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Guests are welcomed by people in Facebook shirts as they arrive at the Facebook Canadian Summit in Toronto on Wednesday, March 28, 2018.

Chris Donovan/The Canadian Press

Facebook Canada has hired independent fact-checkers to vet news content and blog postings on its platform as concerns continue to grow over the dissemination of false and misleading information on social media.

Still suffering from a controversy over the misuse of its users’ data, Facebook has called upon Agence France-Presse (AFP) to pro-actively evaluate news stories in Canada for accuracy and to respond to complaints from users about fake news. To be unveiled on Wednesday, the third-party fact checking will run at least until after the next federal election in Oct., 2019, while covering news on upcoming votes in Quebec, New Brunswick and Alberta.

The announcement comes amid an ongoing debate in Canadian politics about the quality of information disseminated on social-media platforms.

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Related: The long road to fixing Facebook

Facebook changing how it identifies ‘fake news’ stories

“The amount of deceptive, fake and misleading information and accounts targeting elected officials and diminishing the debate on social media platforms, particularly on Twitter, is increasingly concerning and, frankly unacceptable,” said Cameron Ahmad, a spokesman for Prime Minister Justin Trudeau.

Mr. Ahmad added “social media companies should immediately take action to fight back against those who deceive and manipulate for political gain.... Right now it remains clear that more action must be taken.”

A number of Liberals are angry over false information that has recently circulated on Twitter, including one allegation that Prime Minister Justin Trudeau’s principal secretary, Gerald Butts, amassed a fortune of US$23-million while working for the Ontario and Canadian governments. In another case, a false account in the likeness of Environment Minister Catherine McKenna claimed she was against politicians paying for their own lunches.

At the same time, the Conservatives have come under fire for a series of attacks on social media against the Liberal government, some of which offered biased information according to a number of experts.

On Twitter on Tuesday, Conservative MP Michelle Rempel rejected accusations that her party was “spreading fake news because we question Liberal dogma.” Arguing that some journalists are partisan or angry at their shrinking influence, she said social media was the perfect tool for politicians who want to speak directly to voters.

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“I don’t always get it right, but I’m at least willing to challenge the Liberal status quo,” she said.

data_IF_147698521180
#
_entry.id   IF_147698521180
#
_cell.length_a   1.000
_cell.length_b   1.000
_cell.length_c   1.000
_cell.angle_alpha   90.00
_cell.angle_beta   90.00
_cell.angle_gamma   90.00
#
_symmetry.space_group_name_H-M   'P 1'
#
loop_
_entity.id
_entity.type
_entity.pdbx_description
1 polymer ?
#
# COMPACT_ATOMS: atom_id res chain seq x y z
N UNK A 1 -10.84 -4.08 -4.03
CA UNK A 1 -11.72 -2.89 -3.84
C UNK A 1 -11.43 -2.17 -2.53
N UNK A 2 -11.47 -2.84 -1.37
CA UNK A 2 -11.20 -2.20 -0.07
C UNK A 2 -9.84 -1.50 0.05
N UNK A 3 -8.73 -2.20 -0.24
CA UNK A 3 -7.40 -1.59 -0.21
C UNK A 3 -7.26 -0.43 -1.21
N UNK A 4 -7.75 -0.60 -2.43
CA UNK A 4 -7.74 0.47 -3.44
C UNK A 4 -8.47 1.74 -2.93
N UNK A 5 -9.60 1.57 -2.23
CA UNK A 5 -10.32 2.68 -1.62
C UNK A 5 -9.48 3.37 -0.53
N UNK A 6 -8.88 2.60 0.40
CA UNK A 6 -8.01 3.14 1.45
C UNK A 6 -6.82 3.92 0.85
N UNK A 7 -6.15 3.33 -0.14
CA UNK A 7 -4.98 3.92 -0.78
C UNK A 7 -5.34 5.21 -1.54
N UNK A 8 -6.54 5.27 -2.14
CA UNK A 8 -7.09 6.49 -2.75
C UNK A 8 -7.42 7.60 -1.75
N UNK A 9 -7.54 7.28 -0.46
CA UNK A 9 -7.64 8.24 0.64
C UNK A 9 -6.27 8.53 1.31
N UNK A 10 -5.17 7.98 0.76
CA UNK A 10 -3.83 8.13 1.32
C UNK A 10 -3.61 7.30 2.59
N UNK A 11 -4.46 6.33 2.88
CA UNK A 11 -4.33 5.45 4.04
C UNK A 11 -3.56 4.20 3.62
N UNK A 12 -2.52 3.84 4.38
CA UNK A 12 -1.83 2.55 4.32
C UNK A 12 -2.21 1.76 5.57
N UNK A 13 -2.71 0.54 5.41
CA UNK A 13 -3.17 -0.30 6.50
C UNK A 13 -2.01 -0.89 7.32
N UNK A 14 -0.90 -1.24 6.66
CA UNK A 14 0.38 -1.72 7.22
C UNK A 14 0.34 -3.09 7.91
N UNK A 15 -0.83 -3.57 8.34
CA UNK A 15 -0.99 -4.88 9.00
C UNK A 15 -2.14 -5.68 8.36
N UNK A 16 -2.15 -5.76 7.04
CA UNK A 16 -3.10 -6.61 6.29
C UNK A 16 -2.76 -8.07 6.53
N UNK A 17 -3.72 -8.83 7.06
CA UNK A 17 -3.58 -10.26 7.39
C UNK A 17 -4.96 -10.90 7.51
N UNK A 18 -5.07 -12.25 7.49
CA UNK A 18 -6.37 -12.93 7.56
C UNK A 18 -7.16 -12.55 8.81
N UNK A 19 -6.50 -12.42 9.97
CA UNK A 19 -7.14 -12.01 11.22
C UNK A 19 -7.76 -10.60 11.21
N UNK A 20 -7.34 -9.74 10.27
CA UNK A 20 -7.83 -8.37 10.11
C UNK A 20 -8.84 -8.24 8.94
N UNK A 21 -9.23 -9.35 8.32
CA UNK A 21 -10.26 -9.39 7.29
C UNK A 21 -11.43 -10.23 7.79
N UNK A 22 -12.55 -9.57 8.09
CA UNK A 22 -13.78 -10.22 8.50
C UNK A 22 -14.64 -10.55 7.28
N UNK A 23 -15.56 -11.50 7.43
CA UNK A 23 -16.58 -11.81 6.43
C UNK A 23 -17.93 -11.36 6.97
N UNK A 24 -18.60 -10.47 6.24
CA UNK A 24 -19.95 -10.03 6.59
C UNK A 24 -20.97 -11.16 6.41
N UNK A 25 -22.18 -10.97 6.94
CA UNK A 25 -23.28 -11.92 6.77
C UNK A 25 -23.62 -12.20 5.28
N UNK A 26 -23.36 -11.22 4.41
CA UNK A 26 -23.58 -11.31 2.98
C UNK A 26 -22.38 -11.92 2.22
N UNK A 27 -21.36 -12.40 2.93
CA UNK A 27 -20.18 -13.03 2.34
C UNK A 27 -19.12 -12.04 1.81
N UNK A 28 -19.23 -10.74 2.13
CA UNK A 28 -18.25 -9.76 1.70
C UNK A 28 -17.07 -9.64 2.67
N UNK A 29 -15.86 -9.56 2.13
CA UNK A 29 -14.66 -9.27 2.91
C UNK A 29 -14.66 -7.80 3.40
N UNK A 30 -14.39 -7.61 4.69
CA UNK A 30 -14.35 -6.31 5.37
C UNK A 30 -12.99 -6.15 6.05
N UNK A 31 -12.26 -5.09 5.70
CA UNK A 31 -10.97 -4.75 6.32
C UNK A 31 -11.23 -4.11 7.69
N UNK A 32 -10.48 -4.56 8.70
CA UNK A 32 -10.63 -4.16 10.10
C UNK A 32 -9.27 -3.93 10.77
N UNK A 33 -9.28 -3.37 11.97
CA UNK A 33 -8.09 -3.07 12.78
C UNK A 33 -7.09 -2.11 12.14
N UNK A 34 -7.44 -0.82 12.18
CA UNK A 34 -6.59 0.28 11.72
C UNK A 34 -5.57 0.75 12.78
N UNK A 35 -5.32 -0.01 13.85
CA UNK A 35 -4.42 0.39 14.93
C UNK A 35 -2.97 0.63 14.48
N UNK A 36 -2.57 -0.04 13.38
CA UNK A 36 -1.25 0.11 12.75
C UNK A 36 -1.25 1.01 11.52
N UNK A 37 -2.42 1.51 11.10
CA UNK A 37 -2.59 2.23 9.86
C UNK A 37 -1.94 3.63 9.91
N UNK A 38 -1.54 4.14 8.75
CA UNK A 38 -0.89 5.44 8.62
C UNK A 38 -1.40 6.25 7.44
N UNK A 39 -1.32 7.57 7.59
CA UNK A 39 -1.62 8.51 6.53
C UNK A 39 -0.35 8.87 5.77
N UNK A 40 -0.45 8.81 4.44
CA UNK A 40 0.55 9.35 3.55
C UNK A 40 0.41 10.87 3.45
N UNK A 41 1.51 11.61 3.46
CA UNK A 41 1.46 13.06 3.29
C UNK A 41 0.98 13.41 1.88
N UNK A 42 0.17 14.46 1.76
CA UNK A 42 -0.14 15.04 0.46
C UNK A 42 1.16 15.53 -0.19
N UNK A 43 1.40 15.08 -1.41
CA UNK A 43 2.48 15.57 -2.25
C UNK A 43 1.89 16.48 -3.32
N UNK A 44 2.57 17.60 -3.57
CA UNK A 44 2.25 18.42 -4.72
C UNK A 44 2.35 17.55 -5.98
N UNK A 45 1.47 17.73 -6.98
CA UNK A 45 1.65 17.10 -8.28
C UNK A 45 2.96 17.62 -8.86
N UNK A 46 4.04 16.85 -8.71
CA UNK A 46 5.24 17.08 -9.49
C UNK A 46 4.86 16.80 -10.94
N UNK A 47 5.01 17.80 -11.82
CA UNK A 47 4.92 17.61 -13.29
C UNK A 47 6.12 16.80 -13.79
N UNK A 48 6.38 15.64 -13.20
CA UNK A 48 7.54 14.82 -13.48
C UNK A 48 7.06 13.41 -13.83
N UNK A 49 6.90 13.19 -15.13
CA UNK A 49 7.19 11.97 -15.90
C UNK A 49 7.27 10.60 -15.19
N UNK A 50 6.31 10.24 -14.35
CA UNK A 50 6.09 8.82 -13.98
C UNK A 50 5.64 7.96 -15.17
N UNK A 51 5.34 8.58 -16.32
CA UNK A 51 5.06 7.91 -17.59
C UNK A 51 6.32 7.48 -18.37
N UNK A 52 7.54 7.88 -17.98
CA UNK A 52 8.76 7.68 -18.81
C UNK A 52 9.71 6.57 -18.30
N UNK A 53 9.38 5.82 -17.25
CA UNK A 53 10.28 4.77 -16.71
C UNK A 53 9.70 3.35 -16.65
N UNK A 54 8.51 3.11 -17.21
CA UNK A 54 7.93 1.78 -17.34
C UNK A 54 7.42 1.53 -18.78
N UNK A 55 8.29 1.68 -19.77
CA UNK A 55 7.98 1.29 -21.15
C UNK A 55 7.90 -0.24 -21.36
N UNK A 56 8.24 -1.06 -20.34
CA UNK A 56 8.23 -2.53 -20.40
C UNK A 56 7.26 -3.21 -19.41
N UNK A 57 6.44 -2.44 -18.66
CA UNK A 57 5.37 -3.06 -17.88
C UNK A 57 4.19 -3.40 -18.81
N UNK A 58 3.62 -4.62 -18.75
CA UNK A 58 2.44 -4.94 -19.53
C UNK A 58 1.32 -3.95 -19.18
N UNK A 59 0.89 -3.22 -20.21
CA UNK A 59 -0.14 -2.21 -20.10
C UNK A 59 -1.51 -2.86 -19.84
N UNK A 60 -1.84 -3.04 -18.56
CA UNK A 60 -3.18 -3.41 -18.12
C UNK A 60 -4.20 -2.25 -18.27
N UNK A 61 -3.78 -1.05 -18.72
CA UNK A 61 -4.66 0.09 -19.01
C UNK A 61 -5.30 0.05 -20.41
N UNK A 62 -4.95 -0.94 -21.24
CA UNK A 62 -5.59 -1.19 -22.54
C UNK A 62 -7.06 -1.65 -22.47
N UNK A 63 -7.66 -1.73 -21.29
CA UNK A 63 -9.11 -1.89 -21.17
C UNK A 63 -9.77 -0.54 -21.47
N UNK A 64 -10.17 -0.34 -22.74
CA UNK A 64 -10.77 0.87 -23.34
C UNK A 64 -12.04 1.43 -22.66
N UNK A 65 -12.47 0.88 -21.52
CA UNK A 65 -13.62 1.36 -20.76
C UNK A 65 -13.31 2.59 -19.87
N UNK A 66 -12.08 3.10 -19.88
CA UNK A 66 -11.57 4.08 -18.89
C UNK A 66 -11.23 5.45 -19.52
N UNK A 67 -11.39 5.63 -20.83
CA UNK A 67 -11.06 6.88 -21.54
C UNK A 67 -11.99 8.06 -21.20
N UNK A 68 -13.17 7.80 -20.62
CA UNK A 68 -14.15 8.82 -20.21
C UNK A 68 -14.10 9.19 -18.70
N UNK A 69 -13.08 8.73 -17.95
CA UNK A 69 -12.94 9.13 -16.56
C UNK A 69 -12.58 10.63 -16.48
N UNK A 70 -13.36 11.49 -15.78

Twitter has announced its intention to clean up its site, acknowledging the need to “work with even more urgency” in the face of controversial postings. Last week, the platform acquired Smyte, a company that specializes in safety, spam and security issues on the internet, with Twitter now pledging to stop “abusive behavior before it impacts anyone’s experience.”

On Facebook, AFP fact-checkers will rate the accuracy of news stories that appear in English and French, defining them as being true, false or offering inaccurate or misleading information.

Facebook will add a warning to stories deemed misleading and offer other sources of information. False stories will be severely downgraded in the platform’s news feed, and users or sites that repeatedly post false news will face reduced distribution and advertising revenue.

In an interview, Facebook Canada’s head of public policy, Kevin Chan, said he could not divulge the value of the contract with AFP or the volume of stories that will be vetted for accuracy. A key element of the project, he said, will be gauging the extent of the problem with fake news in Canada.

“The AFP fact-checkers could find [misleading stories] by themselves. They will also rely on individuals, Canadians who are on Facebook, reporting these things to us. The third way, over time, will be [artificial intelligence] tools that will be able to proactively identify them,” he said.

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Christopher Waddell, a professor at Carleton University’s school of journalism, said the new fact-checking procedure represents a shift in thinking at Facebook, which long argued it could not be held responsible for the content on its platform.

“They’re edging closer to the line of acknowledging that yes, there is some truth to the sense that they are a media company, not a technology company,” he said.

AFP is one of the news agencies that is part of an international fact-checking network accredited by the Poynter Institute.

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